[0014] Thus, examples are disclosed that relate to adjusting the resonant frequency of a scanning mirror in a display device to allow a harmonically oscillating scanning mirror to be synchronized with a video data frame rate. As described in more detail below, the disclosed examples may allow a display device to dynamically adapt operation to compensate for manufacturing variances in resonant frequency, variances in video data, and/or to adjust to changes in resonant frequency that may occur over time due to factors such as ageing, temperature, etc. In this way, proper frame display may be achieved without the inclusion of large buffers and/or frame locking mechanisms.

[0015] FIG. 1 schematically shows an example display device 100 in communication with a video source 102. Display device 100 includes a controller 104 operatively coupled to a scanning mirror system 106 and to a light source 108. Controller 104 is configured to control light source 108 to emit light based on video image data received from video source 102. Light source 108 may include any suitable light-emitting elements, such as one or more lasers. Light source 108 may output light in any suitable wavelength ranges–e.g., red, green, and blue wavelength ranges that enable the production of color images. In other examples, light source 108 may output substantially monochromatic light.

[0016] Scanning mirror system 106 comprises one or more scanning mirrors 110 controllable to vary an angle at which light from the light source is reflected to thereby scan an image. As mentioned above, scanning mirror system 106 may include a single mirror configured to scan light in horizontal and vertical directions, or separate mirrors for scanning in the horizontal and vertical directions. In other examples, scanning mirror system 106 may scan light in any other suitable manner via any suitable number of mirrors.

[0017] Light reflected by scanning mirror system 106 is directed toward an output 112 for display of a scanned image. Output 112 may take any suitable form, such as projection optics, waveguide optics, etc. Display device 100 may be configured as a virtual reality head-mounted display (HMD) device, mixed reality HMD device, or any other suitable display device, such as a head-up display, mobile device screen, monitor, television, etc.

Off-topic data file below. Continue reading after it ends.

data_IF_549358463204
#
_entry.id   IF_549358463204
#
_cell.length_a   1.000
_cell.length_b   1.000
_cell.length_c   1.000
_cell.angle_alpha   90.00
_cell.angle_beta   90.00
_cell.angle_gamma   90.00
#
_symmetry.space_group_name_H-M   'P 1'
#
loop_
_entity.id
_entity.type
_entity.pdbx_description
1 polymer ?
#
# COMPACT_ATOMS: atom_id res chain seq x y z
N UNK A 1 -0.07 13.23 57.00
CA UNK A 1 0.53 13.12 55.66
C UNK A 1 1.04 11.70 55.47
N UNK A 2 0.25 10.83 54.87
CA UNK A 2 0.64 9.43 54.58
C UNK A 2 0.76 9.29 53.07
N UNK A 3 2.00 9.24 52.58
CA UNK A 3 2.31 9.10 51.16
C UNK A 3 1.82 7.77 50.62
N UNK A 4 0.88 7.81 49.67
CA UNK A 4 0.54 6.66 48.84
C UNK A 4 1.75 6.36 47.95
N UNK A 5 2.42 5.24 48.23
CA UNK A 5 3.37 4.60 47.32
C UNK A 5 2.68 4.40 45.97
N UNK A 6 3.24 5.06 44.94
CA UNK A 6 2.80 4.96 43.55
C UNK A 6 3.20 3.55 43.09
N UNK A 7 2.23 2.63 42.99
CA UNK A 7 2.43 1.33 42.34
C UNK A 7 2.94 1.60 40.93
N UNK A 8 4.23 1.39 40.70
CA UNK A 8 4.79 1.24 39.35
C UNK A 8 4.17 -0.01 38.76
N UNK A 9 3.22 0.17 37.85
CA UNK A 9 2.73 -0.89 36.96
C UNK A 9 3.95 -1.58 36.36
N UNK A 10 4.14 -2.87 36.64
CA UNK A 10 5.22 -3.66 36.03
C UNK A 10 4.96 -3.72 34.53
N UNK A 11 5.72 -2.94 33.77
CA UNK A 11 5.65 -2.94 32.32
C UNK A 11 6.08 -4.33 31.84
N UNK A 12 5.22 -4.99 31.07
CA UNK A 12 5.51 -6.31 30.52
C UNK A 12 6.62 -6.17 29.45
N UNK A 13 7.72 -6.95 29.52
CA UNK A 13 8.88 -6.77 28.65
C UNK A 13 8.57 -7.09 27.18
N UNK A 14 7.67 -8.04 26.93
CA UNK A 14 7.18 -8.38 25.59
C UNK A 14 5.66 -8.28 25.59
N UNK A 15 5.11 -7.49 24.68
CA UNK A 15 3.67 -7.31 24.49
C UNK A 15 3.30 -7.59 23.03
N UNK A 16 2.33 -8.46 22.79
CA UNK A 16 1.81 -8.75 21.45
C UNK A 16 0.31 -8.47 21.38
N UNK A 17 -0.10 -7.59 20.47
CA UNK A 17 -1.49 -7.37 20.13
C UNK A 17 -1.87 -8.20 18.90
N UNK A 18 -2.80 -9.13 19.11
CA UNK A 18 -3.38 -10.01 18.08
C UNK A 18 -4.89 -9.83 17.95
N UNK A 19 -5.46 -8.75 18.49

[0018] As mentioned above, scanning mirror system 106 may be configured to scan light in a horizontal direction via harmonic oscillation of a MEMS mirror. However, due to manufacturing tolerances and use-based factors, the actual resonant frequency of a MEMS-based scanning mirror may vary from a target scan rate. Accordingly, scanning mirror system 106 comprises an electromechanical actuator system 114 comprising one or more actuators 116 controllable to adjust the resonant frequency to synchronize the horizontal scan rate of scanning mirror(s) 110 to the line rate of received video. As described in more detail below, electromechanical actuator system 114 may be configured to change a tension in supports (flexures) that support the harmonically oscillating mirror 110, and/or change a distribution of mass in the mirror, to thereby adjust the resonant frequency at which the mirror oscillates.

[0019] FIG. 2 shows an example scanning mirror system 200 comprising a first example electromechanical actuator. Scanning mirror system 200 includes a MEMS mirror 202 attached to a frame 204 via a first flexure 206 and a second flexure 208. First and second flexures 206 and 208 may provide respective pivots via which mirror 202 can rotate and thereby change its angular orientation to vary the angle at which light from a light source is reflected. Mirror 202 may scan in a horizontal or vertical direction, depending upon an orientation in which scanning mirror system 200 is incorporated into a display device.

[0020] Scanning mirror system 200 further includes an electromechanical actuator system comprising a first actuator 212 coupled to frame 204 adjacent to first flexure 206, and a second actuator 214 coupled to the frame adjacent to second flexure 208. First and second actuators 212 and 214 are actuatable to adjust respective tensions in first and second flexures 206 and 208 in response to electrical signals. In the example depicted in FIG. 2, actuators 212 and 214 span respective gaps 215 in frame 204. Actuators 212 and 214 may apply respective forces across the gaps 215 that may be varied to adjust the tensions in flexures 206 and 208, and thereby adjust the resonant frequency of mirror 202. For example, upon receiving an electrical signal having a first polarity (e.g., positive), actuators 212 and 214 may apply a contractive force across gaps 215, thereby increasing the tensions in flexures 206 and 208 and the resonant frequency of mirror 202. An electrical signal having a second, different polarity (e.g., negative) may cause actuators 212 and 214 to apply a dilative force across gaps 215, thereby decreasing the tensions in flexures 206 and 208 and the resonant frequency of mirror 202. Further, the magnitude of force applied by actuators 212 and 214 to flexures 206 and 208–and thus the magnitude of adjustment to the resonant frequency of mirror 202–may be controlled by controlling the magnitude of an electrical signal applied to the actuators.